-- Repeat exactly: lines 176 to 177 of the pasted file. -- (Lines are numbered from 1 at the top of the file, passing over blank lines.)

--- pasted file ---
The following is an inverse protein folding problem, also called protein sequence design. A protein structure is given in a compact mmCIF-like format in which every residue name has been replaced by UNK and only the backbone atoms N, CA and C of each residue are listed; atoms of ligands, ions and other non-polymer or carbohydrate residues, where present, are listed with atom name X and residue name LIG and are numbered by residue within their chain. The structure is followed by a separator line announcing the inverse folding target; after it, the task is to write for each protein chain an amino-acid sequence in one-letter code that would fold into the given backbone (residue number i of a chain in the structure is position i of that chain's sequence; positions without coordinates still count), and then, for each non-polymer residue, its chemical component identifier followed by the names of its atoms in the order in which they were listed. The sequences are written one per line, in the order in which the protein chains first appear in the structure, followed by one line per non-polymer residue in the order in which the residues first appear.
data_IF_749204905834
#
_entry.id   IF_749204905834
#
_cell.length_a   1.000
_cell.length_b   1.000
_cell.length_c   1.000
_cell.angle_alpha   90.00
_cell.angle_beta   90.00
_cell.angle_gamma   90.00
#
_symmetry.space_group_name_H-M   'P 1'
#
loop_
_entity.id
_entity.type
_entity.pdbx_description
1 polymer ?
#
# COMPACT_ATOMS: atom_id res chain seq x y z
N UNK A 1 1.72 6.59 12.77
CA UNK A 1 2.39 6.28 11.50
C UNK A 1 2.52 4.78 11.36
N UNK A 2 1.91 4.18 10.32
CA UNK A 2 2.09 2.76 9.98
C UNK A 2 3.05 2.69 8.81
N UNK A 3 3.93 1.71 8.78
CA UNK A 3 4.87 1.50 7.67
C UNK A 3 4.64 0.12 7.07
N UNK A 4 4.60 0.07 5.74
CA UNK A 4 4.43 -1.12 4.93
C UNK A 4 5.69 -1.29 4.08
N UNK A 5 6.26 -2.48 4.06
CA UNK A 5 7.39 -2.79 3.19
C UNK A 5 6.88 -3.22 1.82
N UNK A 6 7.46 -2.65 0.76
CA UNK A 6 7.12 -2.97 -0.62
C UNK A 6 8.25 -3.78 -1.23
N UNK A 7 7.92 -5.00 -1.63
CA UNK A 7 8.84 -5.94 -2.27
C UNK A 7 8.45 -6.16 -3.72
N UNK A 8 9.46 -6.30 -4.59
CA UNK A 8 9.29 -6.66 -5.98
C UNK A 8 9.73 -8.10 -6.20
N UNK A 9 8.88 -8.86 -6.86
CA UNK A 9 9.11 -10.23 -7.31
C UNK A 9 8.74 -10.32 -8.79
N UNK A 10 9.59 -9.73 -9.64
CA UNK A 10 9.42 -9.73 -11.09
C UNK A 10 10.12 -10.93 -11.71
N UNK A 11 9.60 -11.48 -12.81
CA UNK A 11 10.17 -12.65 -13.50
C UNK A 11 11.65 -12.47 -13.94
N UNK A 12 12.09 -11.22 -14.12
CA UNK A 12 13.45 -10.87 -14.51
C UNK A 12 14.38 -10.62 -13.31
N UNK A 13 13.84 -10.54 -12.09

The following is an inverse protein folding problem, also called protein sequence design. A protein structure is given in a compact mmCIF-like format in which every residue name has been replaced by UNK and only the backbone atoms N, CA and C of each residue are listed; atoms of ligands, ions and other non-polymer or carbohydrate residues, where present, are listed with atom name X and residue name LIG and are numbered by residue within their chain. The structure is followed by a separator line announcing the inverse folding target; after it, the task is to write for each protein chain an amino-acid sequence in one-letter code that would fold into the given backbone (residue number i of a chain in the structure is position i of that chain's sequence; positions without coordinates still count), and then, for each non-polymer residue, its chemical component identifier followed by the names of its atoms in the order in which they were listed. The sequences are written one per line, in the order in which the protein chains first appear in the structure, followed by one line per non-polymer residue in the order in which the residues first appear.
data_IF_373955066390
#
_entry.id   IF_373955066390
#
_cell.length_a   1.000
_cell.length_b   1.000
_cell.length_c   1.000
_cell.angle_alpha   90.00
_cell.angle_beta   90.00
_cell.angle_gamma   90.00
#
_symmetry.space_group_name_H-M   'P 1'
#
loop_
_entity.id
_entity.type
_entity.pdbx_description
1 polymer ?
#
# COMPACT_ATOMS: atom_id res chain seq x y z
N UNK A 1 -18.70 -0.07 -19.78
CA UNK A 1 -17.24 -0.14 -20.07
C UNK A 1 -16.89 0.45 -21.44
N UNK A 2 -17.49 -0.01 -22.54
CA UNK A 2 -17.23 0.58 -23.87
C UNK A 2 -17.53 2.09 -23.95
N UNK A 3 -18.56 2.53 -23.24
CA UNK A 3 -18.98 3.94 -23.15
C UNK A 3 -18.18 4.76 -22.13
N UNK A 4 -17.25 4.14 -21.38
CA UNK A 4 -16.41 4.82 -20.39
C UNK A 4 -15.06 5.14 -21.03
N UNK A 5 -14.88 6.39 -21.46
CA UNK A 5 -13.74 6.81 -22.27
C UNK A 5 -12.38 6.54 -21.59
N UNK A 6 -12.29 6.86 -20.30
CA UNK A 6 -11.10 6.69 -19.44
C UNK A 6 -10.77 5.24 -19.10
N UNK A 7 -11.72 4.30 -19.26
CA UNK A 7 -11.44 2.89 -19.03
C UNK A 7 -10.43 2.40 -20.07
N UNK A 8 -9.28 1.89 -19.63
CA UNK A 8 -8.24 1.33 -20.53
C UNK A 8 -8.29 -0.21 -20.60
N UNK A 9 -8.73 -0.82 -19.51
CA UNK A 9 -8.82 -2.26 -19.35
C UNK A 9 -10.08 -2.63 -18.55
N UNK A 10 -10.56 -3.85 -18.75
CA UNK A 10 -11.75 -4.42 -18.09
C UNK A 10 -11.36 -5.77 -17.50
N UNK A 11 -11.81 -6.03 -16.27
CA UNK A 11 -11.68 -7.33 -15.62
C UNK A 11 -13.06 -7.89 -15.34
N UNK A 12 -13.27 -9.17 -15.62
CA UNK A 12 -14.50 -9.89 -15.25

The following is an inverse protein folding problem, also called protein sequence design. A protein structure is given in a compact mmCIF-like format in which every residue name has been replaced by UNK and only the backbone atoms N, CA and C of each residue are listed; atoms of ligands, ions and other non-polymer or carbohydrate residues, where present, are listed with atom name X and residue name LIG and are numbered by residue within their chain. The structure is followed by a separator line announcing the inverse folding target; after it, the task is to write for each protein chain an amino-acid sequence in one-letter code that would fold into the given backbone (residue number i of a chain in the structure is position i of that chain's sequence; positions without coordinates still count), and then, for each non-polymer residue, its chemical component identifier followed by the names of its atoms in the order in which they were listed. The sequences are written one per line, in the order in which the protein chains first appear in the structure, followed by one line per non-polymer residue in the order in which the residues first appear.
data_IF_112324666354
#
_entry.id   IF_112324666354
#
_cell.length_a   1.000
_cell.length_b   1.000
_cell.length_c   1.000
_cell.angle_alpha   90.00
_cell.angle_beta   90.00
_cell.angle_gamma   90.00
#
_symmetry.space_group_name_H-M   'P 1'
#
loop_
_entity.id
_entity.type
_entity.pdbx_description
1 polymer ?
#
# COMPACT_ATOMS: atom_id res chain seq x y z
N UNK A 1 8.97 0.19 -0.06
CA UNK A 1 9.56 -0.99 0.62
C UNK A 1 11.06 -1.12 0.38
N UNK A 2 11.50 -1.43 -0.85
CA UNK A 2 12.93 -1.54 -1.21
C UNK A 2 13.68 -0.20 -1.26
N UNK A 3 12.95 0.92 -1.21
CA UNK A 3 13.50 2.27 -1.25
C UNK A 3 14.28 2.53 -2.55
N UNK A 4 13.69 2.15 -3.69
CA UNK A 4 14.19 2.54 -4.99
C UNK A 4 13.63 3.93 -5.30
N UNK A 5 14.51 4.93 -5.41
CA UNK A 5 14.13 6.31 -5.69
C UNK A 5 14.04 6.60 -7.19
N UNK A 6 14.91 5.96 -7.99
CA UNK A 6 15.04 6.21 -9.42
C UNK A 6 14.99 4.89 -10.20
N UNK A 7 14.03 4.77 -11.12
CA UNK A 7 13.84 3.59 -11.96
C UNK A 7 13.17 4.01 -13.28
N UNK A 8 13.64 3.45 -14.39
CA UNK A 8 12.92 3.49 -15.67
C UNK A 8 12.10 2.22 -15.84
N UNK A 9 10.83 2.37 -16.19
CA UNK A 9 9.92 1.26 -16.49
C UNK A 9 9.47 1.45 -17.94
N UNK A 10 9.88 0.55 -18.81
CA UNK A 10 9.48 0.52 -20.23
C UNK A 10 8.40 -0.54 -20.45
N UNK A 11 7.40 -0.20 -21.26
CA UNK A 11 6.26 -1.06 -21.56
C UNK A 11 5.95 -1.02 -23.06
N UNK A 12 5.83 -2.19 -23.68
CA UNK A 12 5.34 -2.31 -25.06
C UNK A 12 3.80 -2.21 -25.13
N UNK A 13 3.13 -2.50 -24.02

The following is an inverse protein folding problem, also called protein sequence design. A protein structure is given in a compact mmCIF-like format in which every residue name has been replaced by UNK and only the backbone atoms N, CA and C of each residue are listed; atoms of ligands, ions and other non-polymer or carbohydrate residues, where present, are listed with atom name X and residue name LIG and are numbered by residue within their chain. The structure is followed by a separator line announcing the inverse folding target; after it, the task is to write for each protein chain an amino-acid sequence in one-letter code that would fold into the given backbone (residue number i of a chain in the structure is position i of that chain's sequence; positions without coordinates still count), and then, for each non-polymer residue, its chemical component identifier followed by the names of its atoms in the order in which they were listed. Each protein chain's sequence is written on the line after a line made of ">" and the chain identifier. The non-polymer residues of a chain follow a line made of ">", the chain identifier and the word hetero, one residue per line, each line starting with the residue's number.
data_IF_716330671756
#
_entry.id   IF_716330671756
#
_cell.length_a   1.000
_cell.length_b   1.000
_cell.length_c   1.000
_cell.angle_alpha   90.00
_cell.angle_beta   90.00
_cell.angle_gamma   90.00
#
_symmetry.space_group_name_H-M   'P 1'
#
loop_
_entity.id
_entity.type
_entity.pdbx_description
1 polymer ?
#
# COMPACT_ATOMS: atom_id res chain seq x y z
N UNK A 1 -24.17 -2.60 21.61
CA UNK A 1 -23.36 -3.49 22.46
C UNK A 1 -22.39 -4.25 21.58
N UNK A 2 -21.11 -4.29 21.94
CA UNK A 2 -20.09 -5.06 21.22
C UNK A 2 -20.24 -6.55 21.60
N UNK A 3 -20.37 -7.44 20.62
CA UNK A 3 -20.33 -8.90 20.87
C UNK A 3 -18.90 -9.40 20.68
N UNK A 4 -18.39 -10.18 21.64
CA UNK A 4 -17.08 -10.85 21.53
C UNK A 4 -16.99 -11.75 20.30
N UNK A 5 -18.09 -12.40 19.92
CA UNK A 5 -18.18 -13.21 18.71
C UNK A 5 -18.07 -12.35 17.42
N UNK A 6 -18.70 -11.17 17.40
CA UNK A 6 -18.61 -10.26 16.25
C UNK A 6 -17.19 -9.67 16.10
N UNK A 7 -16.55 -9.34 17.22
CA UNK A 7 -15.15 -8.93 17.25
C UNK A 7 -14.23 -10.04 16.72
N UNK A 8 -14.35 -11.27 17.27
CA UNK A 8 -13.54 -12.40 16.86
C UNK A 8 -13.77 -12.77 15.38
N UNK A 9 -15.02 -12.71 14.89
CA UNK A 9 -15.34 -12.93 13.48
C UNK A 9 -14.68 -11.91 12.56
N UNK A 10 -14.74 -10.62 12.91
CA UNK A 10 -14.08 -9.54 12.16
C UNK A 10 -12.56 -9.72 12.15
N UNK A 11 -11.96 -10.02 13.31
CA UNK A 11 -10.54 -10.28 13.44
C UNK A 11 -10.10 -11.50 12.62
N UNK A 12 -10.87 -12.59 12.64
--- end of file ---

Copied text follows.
_entry.id   IF_716330671756
#